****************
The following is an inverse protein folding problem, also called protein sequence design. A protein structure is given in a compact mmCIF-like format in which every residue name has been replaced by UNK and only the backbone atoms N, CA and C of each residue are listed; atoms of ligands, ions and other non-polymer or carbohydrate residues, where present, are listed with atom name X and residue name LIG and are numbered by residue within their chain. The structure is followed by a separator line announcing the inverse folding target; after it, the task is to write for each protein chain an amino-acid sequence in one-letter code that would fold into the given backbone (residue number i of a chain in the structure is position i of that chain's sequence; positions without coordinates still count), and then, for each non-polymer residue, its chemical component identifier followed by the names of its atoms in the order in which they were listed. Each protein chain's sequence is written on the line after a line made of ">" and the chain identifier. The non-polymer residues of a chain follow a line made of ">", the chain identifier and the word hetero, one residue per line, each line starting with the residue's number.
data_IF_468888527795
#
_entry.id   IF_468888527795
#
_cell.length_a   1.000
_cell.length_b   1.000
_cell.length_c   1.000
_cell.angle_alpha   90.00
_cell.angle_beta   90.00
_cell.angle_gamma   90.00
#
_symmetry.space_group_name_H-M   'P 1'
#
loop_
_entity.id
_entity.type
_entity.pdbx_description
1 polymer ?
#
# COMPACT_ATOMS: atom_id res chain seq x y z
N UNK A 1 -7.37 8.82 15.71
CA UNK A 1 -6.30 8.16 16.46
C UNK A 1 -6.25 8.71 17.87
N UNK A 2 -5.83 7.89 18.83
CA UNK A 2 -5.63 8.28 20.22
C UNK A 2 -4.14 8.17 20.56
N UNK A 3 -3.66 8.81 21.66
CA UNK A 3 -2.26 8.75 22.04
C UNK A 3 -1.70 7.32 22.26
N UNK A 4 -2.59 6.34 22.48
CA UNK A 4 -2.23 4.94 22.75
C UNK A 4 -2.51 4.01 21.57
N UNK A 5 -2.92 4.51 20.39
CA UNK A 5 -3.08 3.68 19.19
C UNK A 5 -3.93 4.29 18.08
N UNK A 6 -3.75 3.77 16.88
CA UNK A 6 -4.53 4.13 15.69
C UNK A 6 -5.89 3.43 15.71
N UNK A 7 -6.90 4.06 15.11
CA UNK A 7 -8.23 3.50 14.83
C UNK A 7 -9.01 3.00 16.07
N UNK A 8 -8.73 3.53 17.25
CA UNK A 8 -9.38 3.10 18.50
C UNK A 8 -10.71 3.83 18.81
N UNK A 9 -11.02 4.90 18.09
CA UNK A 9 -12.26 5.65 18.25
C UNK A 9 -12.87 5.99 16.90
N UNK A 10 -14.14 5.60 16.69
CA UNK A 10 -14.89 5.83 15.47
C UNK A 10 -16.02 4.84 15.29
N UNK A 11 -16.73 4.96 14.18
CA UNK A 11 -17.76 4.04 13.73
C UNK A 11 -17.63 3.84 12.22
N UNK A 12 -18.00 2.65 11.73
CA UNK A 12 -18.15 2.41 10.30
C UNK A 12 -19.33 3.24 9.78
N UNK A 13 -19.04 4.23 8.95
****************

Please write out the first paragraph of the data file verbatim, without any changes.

The following is an inverse protein folding problem, also called protein sequence design. A protein structure is given in a compact mmCIF-like format in which every residue name has been replaced by UNK and only the backbone atoms N, CA and C of each residue are listed; atoms of ligands, ions and other non-polymer or carbohydrate residues, where present, are listed with atom name X and residue name LIG and are numbered by residue within their chain. The structure is followed by a separator line announcing the inverse folding target; after it, the task is to write for each protein chain an amino-acid sequence in one-letter code that would fold into the given backbone (residue number i of a chain in the structure is position i of that chain's sequence; positions without coordinates still count), and then, for each non-polymer residue, its chemical component identifier followed by the names of its atoms in the order in which they were listed. Each protein chain's sequence is written on the line after a line made of ">" and the chain identifier. The non-polymer residues of a chain follow a line made of ">", the chain identifier and the word hetero, one residue per line, each line starting with the residue's number.